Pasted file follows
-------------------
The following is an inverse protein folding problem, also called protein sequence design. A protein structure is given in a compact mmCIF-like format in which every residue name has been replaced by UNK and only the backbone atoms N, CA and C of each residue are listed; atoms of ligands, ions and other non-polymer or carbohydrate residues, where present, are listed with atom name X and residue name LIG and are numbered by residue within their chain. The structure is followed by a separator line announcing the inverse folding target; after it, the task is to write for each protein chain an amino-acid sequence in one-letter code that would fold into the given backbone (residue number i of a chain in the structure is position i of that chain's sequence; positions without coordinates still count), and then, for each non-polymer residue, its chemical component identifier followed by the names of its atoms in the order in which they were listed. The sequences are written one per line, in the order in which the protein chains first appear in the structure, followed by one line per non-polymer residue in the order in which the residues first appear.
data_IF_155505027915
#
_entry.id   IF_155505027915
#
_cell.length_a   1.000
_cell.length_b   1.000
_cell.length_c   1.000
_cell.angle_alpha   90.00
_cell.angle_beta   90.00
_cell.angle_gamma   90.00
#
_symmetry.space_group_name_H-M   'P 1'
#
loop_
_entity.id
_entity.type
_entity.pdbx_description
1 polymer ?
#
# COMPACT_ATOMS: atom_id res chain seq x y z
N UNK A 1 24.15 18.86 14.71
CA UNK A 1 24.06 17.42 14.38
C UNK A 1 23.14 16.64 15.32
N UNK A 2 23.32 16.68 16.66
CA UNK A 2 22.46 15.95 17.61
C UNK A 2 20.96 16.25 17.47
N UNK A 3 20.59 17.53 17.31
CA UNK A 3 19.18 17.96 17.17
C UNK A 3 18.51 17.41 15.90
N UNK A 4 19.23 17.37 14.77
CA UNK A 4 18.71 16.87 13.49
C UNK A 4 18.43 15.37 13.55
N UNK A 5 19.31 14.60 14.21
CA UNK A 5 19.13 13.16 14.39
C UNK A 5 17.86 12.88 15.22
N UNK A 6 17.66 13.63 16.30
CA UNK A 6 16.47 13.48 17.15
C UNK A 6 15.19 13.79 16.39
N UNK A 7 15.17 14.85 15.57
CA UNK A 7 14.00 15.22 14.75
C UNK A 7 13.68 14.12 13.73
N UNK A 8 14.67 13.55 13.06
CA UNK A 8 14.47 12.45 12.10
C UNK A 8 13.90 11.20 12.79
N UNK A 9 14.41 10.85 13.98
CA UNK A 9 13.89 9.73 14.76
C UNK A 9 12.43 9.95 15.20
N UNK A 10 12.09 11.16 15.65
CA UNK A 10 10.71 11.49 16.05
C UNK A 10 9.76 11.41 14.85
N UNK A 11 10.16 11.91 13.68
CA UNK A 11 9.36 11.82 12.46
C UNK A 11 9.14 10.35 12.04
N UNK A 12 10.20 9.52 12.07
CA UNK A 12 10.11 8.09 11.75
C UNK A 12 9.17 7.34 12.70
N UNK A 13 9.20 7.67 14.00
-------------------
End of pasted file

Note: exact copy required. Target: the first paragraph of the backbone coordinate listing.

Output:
The following is an inverse protein folding problem, also called protein sequence design. A protein structure is given in a compact mmCIF-like format in which every residue name has been replaced by UNK and only the backbone atoms N, CA and C of each residue are listed; atoms of ligands, ions and other non-polymer or carbohydrate residues, where present, are listed with atom name X and residue name LIG and are numbered by residue within their chain. The structure is followed by a separator line announcing the inverse folding target; after it, the task is to write for each protein chain an amino-acid sequence in one-letter code that would fold into the given backbone (residue number i of a chain in the structure is position i of that chain's sequence; positions without coordinates still count), and then, for each non-polymer residue, its chemical component identifier followed by the names of its atoms in the order in which they were listed. The sequences are written one per line, in the order in which the protein chains first appear in the structure, followed by one line per non-polymer residue in the order in which the residues first appear.